Military families have a new way to make the best of a tragic situation. A recent amendment to tax law allows survivors of fallen servicemembers to roll their military death gratuities and/or life insurance proceeds into certain tax-advantaged accounts for retirement or education. For those grieving a loss, the law opens a new realm of possibilities for their future financial security. But survivors should step carefully when deciding whether to take advantage - a rollover isn't always the right move.
When a servicemember dies, the surviving family often receives substantial benefit proceeds from the government. The payout consists of the default $400,000 from Servicemembers' Group Life Insurance (automatic unless the servicemember opted for less coverage), plus a "death gratuity" of $100,000 for those who died while on active duty. While the money can help replace the loss of income, managing the sudden influx of cash can also present an overwhelming challenge for families in the midst of suffering.
The new law, part of the Heroes Earning Assistance and Tax Relief (HEART) Act of 2008, gives survivors an easy way to put the money to good use immediately in a Roth IRA or Coverdell Education Savings Account (CESA). Under normal circumstances, these accounts have annual contribution limits, but military beneficiaries can now bypass those rules by rolling some or all of their proceeds to either or both accounts.
In addition to providing families a simple solution for investing the money, the rollover move offers tax advantages that are potentially enormous. Unlike other investments, money in a Roth IRA or a CESA grows and compounds in a tax-deferred account and is generally not taxable upon withdrawal. So when the money is needed for retirement or education expenses, there's likely to be much more of it than if it had been invested in a taxable account.
Not Right for Everyone
For some recipients, the new rollover rule provides an opportunity to attain their retirement or college savings goals with one massive contribution. Many families, however, should think twice before devoting their entire benefit payment to a Roth IRA or CESA. Because, simply put, once the money is in, you can't change your mind.
Each account has specific rules about when and how the money can be used. For example, withdrawing any Roth IRA earnings before age 59 - could result in a 10 percent penalty on top of ordinary income taxes. And a CESA can only be tapped for qualified education expenses such as tuition and books.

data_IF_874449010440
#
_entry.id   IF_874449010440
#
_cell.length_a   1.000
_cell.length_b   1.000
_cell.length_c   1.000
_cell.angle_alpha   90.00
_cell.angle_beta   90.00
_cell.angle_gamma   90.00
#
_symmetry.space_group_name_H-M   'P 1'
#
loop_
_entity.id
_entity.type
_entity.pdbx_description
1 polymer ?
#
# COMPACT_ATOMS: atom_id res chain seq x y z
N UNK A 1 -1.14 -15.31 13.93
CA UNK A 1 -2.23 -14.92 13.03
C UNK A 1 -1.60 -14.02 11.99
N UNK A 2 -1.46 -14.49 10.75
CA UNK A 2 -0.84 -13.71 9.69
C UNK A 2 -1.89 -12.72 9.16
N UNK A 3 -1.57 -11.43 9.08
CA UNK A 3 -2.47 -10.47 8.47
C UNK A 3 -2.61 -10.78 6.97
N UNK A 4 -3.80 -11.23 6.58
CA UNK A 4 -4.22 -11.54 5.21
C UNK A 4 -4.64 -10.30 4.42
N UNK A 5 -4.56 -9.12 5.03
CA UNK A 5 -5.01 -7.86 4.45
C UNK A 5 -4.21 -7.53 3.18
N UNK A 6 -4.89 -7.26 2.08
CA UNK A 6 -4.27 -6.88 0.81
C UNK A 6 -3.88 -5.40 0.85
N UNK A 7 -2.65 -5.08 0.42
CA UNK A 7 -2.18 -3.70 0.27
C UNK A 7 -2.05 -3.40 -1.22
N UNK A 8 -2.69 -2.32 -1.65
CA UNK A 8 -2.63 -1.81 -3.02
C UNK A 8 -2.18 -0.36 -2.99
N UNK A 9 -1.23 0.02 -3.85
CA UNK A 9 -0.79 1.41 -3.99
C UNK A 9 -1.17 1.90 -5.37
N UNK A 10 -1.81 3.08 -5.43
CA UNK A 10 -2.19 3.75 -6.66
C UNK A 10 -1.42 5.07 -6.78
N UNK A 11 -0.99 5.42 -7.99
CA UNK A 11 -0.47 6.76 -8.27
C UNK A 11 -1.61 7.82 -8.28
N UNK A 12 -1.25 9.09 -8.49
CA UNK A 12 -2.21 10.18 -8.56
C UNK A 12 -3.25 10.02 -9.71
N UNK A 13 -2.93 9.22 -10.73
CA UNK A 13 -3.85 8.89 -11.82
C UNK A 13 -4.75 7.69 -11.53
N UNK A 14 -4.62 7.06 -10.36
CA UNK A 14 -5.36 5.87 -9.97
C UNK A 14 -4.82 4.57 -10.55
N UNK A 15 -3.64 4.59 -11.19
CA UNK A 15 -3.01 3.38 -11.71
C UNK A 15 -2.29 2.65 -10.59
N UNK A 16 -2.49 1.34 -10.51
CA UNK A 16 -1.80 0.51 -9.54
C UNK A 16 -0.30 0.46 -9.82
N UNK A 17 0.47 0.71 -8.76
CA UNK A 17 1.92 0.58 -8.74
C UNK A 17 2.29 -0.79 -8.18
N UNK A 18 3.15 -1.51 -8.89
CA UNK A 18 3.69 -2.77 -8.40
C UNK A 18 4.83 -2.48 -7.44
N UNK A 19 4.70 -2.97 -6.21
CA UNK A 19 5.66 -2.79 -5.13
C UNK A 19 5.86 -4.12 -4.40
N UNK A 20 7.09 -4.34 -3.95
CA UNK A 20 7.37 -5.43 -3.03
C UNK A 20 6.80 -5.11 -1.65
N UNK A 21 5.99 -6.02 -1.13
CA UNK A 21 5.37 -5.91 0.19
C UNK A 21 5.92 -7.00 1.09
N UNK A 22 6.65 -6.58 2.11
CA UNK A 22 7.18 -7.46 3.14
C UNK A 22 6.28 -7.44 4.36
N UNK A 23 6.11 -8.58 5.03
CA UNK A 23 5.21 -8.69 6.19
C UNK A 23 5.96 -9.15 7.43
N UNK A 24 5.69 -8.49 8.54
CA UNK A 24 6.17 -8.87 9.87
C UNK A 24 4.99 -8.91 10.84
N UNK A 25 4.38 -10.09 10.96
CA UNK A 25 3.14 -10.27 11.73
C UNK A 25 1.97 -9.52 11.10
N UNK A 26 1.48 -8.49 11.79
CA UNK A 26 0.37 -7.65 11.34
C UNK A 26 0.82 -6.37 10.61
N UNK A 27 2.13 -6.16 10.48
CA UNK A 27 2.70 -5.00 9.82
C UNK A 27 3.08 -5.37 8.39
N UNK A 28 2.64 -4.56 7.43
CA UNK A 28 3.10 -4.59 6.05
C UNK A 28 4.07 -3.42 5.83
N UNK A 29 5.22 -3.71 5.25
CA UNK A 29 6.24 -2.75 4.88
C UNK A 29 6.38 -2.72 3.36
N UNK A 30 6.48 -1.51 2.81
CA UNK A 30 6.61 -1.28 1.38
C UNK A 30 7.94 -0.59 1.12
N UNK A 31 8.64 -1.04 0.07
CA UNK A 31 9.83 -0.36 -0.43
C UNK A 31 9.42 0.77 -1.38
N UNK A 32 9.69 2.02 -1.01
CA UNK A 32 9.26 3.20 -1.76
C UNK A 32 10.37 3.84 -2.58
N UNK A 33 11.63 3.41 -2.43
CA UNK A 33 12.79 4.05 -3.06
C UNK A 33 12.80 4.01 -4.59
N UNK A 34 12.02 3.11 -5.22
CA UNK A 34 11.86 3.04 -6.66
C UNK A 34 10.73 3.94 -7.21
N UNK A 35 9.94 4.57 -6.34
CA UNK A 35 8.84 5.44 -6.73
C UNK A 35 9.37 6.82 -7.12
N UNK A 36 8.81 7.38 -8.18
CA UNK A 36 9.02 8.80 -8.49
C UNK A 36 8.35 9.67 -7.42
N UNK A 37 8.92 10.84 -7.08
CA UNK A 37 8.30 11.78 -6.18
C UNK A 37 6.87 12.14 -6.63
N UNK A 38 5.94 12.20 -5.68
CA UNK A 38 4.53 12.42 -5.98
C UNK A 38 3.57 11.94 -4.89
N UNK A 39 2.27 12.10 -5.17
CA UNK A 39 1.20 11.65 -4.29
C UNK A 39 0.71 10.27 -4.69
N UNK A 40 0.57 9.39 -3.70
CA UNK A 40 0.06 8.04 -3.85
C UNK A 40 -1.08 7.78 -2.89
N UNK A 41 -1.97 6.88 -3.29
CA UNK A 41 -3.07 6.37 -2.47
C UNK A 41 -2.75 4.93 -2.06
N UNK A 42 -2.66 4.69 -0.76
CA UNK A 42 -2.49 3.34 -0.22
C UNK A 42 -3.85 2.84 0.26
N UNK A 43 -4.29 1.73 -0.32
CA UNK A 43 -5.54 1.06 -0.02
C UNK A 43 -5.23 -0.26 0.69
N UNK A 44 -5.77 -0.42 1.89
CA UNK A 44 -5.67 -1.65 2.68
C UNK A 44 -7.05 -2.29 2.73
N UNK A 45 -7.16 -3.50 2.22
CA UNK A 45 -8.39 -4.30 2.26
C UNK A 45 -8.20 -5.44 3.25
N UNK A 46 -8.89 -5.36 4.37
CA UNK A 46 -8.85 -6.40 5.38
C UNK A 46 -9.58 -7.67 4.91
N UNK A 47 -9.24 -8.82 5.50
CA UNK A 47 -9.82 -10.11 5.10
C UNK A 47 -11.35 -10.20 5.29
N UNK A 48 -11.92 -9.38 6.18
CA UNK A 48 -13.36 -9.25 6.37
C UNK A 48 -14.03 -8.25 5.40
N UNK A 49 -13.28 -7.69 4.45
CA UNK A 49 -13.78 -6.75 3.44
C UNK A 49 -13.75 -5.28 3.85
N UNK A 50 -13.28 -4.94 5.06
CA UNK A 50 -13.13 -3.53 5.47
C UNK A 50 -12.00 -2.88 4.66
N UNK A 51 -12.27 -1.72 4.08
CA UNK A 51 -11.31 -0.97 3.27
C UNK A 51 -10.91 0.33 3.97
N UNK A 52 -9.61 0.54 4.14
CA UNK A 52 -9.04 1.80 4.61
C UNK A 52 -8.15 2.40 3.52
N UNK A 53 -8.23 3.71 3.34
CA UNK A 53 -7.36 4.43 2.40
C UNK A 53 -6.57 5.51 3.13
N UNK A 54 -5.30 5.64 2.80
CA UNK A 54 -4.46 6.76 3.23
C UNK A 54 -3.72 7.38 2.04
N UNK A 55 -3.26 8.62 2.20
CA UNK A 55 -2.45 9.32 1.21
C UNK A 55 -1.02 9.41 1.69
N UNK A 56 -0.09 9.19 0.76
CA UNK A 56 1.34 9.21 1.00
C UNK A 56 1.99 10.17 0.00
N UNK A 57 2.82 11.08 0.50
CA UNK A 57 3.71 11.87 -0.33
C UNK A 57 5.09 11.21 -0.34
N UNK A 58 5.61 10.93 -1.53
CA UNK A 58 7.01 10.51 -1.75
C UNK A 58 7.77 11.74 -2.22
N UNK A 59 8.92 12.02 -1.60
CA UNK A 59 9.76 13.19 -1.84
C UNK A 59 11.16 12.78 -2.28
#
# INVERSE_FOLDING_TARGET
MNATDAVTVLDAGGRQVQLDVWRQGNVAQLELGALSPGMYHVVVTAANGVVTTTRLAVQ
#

These limitations are significant for survivors who may need the extra money for different purposes. Most servicemembers engaged in combat are men under age 40, and many have young children. Their families, who counted on their income for support, are likely to need immediate help covering daily expenses, such as groceries and mortgage payments. If too much money is tied up in inaccessible accounts, they may be stuck in a tough position.
Thankfully, the new law under the HEART Act isn't an all-or-nothing proposition. Families who receive the death-related benefits have the choice to roll over a portion of their funds to a Roth IRA or CESA, and reserve the rest for lifestyle or unforeseen expenses. Allocating the money to several different places might make the transaction a little more complicated, but it could also help to ensure the family will be protected in every scenario.
Whether investing for long-term goals, drawing money for everyday needs, or a combination of both, it's important for anyone with a sudden windfall to have a plan of action. Managed irresponsibly, even $500,000 can disappear into thin air with little to show for it. A financial planner can help determine the top priorities and recommend strategies that apply to the family's overall financial picture. Even before saving and investing, for example, it may be wise to pay off outstanding debts and establish appropriate levels of insurance.
It goes without saying that no amount of money can replace a lost loved one. But the government's latest move, paired with smart financial decisions, can make it easier to honor their memory with a life well-lived.
June Walbert is a CERTIFIED FINANCIAL PLANNERTM practitioner with USAA Financial Planning Services, one of the USAA family of companies. Walbert is a lieutenant colonel in the U.S. Army Reserve.